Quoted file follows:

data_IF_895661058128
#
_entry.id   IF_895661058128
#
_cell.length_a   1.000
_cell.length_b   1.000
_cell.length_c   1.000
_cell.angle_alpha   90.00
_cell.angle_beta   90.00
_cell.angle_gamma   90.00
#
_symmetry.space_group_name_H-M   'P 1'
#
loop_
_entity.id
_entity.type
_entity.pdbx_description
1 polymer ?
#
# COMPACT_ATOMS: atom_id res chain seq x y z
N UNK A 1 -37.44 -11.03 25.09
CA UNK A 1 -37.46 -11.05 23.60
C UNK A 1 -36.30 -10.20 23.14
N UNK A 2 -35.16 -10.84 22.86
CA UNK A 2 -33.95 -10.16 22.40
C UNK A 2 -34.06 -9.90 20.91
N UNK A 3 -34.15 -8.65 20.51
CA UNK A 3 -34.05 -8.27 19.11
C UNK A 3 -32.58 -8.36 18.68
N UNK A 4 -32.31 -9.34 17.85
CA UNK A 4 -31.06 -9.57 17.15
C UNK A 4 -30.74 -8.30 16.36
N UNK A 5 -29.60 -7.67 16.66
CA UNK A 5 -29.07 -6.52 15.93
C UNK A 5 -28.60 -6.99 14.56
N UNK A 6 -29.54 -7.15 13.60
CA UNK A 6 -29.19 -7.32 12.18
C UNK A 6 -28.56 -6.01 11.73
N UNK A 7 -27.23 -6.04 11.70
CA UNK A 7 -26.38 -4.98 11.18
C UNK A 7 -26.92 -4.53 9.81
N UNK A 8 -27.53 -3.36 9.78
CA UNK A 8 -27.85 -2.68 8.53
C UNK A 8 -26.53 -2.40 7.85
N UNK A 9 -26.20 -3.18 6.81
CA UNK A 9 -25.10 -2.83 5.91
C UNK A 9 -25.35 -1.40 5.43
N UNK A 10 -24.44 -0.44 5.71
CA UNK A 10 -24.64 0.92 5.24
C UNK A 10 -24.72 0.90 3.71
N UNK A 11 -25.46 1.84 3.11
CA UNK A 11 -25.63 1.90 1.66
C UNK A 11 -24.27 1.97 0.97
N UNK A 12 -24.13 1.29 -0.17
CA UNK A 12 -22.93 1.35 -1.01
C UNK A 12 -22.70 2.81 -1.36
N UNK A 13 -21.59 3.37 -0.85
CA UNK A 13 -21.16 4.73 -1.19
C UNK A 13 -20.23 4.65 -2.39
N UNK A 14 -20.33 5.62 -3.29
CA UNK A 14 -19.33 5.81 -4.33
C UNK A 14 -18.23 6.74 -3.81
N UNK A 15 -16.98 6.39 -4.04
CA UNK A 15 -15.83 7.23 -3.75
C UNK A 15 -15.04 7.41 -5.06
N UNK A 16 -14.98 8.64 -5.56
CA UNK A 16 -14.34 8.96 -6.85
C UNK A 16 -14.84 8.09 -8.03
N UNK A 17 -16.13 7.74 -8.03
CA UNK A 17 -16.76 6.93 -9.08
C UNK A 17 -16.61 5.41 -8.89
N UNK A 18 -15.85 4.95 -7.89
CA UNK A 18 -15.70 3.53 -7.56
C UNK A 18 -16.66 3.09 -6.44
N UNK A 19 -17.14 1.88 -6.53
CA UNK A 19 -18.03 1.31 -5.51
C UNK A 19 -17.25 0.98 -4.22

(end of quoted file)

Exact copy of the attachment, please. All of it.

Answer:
data_IF_895661058128
#
_entry.id   IF_895661058128
#
_cell.length_a   1.000
_cell.length_b   1.000
_cell.length_c   1.000
_cell.angle_alpha   90.00
_cell.angle_beta   90.00
_cell.angle_gamma   90.00
#
_symmetry.space_group_name_H-M   'P 1'
#
loop_
_entity.id
_entity.type
_entity.pdbx_description
1 polymer ?
#
# COMPACT_ATOMS: atom_id res chain seq x y z
N UNK A 1 -37.44 -11.03 25.09
CA UNK A 1 -37.46 -11.05 23.60
C UNK A 1 -36.30 -10.20 23.14
N UNK A 2 -35.16 -10.84 22.86
CA UNK A 2 -33.95 -10.16 22.40
C UNK A 2 -34.06 -9.90 20.91
N UNK A 3 -34.15 -8.65 20.51
CA UNK A 3 -34.05 -8.27 19.11
C UNK A 3 -32.58 -8.36 18.68
N UNK A 4 -32.31 -9.34 17.85
CA UNK A 4 -31.06 -9.57 17.15
C UNK A 4 -30.74 -8.30 16.36
N UNK A 5 -29.60 -7.67 16.66
CA UNK A 5 -29.07 -6.52 15.93
C UNK A 5 -28.60 -6.99 14.56
N UNK A 6 -29.54 -7.15 13.60
CA UNK A 6 -29.19 -7.32 12.18
C UNK A 6 -28.56 -6.01 11.73
N UNK A 7 -27.23 -6.04 11.70
CA UNK A 7 -26.38 -4.98 11.18
C UNK A 7 -26.92 -4.53 9.81
N UNK A 8 -27.53 -3.36 9.78
CA UNK A 8 -27.85 -2.68 8.53
C UNK A 8 -26.53 -2.40 7.85
N UNK A 9 -26.20 -3.18 6.81
CA UNK A 9 -25.10 -2.83 5.91
C UNK A 9 -25.35 -1.40 5.43
N UNK A 10 -24.44 -0.44 5.71
CA UNK A 10 -24.64 0.92 5.24
C UNK A 10 -24.72 0.90 3.71
N UNK A 11 -25.46 1.84 3.11
CA UNK A 11 -25.63 1.90 1.66
C UNK A 11 -24.27 1.97 0.97
N UNK A 12 -24.13 1.29 -0.17
CA UNK A 12 -22.93 1.35 -1.01
C UNK A 12 -22.70 2.81 -1.36
N UNK A 13 -21.59 3.37 -0.85
CA UNK A 13 -21.16 4.73 -1.19
C UNK A 13 -20.23 4.65 -2.39
N UNK A 14 -20.33 5.62 -3.29
CA UNK A 14 -19.33 5.81 -4.33
C UNK A 14 -18.23 6.74 -3.81
N UNK A 15 -16.98 6.39 -4.04
CA UNK A 15 -15.83 7.23 -3.75
C UNK A 15 -15.04 7.41 -5.06
N UNK A 16 -14.98 8.64 -5.56
CA UNK A 16 -14.34 8.96 -6.85
C UNK A 16 -14.84 8.09 -8.03
N UNK A 17 -16.13 7.74 -8.03
CA UNK A 17 -16.76 6.93 -9.08
C UNK A 17 -16.61 5.41 -8.89
N UNK A 18 -15.85 4.95 -7.89
CA UNK A 18 -15.70 3.53 -7.56
C UNK A 18 -16.66 3.09 -6.44
N UNK A 19 -17.14 1.88 -6.53
CA UNK A 19 -18.03 1.31 -5.51
C UNK A 19 -17.25 0.98 -4.22